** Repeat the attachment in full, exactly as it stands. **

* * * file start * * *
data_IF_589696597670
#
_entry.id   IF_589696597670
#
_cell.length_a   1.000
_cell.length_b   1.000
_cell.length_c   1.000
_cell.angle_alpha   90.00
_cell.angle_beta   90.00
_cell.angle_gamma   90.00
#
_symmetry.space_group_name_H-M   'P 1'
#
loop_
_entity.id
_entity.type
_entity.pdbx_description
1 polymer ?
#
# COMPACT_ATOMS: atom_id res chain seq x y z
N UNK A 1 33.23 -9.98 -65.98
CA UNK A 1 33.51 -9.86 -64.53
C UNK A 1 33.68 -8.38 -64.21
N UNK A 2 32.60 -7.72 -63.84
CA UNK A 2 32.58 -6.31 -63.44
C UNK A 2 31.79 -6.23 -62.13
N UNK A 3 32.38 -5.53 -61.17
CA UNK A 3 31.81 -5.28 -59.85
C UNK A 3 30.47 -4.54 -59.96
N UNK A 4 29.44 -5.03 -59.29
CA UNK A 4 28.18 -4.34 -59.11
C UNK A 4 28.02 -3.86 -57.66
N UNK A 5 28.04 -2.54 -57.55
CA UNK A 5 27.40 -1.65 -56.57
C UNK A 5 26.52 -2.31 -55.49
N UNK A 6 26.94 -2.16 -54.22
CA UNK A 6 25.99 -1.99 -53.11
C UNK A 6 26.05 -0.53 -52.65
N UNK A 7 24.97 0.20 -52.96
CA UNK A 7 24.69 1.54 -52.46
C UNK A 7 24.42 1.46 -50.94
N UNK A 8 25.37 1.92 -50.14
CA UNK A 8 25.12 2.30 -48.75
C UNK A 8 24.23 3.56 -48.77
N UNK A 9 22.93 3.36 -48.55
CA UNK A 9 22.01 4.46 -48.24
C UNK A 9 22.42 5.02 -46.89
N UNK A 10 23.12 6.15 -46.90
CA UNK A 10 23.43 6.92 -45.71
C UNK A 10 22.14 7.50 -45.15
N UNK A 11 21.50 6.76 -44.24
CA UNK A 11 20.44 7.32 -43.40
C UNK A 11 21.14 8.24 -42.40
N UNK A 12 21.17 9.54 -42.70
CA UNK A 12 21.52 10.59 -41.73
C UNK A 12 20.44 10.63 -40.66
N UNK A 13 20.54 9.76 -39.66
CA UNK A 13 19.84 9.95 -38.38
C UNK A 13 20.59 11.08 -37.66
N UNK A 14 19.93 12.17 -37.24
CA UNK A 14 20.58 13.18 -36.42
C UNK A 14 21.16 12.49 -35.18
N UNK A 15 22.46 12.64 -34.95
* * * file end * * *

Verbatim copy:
data_IF_589696597670
#
_entry.id   IF_589696597670
#
_cell.length_a   1.000
_cell.length_b   1.000
_cell.length_c   1.000
_cell.angle_alpha   90.00
_cell.angle_beta   90.00
_cell.angle_gamma   90.00
#
_symmetry.space_group_name_H-M   'P 1'
#
loop_
_entity.id
_entity.type
_entity.pdbx_description
1 polymer ?
#
# COMPACT_ATOMS: atom_id res chain seq x y z
N UNK A 1 33.23 -9.98 -65.98
CA UNK A 1 33.51 -9.86 -64.53
C UNK A 1 33.68 -8.38 -64.21
N UNK A 2 32.60 -7.72 -63.84
CA UNK A 2 32.58 -6.31 -63.44
C UNK A 2 31.79 -6.23 -62.13
N UNK A 3 32.38 -5.53 -61.17
CA UNK A 3 31.81 -5.28 -59.85
C UNK A 3 30.47 -4.54 -59.96
N UNK A 4 29.44 -5.03 -59.29
CA UNK A 4 28.18 -4.34 -59.11
C UNK A 4 28.02 -3.86 -57.66
N UNK A 5 28.04 -2.54 -57.55
CA UNK A 5 27.40 -1.65 -56.57
C UNK A 5 26.52 -2.31 -55.49
N UNK A 6 26.94 -2.16 -54.22
CA UNK A 6 25.99 -1.99 -53.11
C UNK A 6 26.05 -0.53 -52.65
N UNK A 7 24.97 0.20 -52.96
CA UNK A 7 24.69 1.54 -52.46
C UNK A 7 24.42 1.46 -50.94
N UNK A 8 25.37 1.92 -50.14
CA UNK A 8 25.12 2.30 -48.75
C UNK A 8 24.23 3.56 -48.77
N UNK A 9 22.93 3.36 -48.55
CA UNK A 9 22.01 4.46 -48.24
C UNK A 9 22.42 5.02 -46.89
N UNK A 10 23.12 6.15 -46.90
CA UNK A 10 23.43 6.92 -45.71
C UNK A 10 22.14 7.50 -45.15
N UNK A 11 21.50 6.76 -44.24
CA UNK A 11 20.44 7.32 -43.40
C UNK A 11 21.14 8.24 -42.40
N UNK A 12 21.17 9.54 -42.70
CA UNK A 12 21.52 10.59 -41.73
C UNK A 12 20.44 10.63 -40.66
N UNK A 13 20.54 9.76 -39.66
CA UNK A 13 19.84 9.95 -38.38
C UNK A 13 20.59 11.08 -37.66
N UNK A 14 19.93 12.17 -37.24
CA UNK A 14 20.58 13.18 -36.42
C UNK A 14 21.16 12.49 -35.18
N UNK A 15 22.46 12.64 -34.95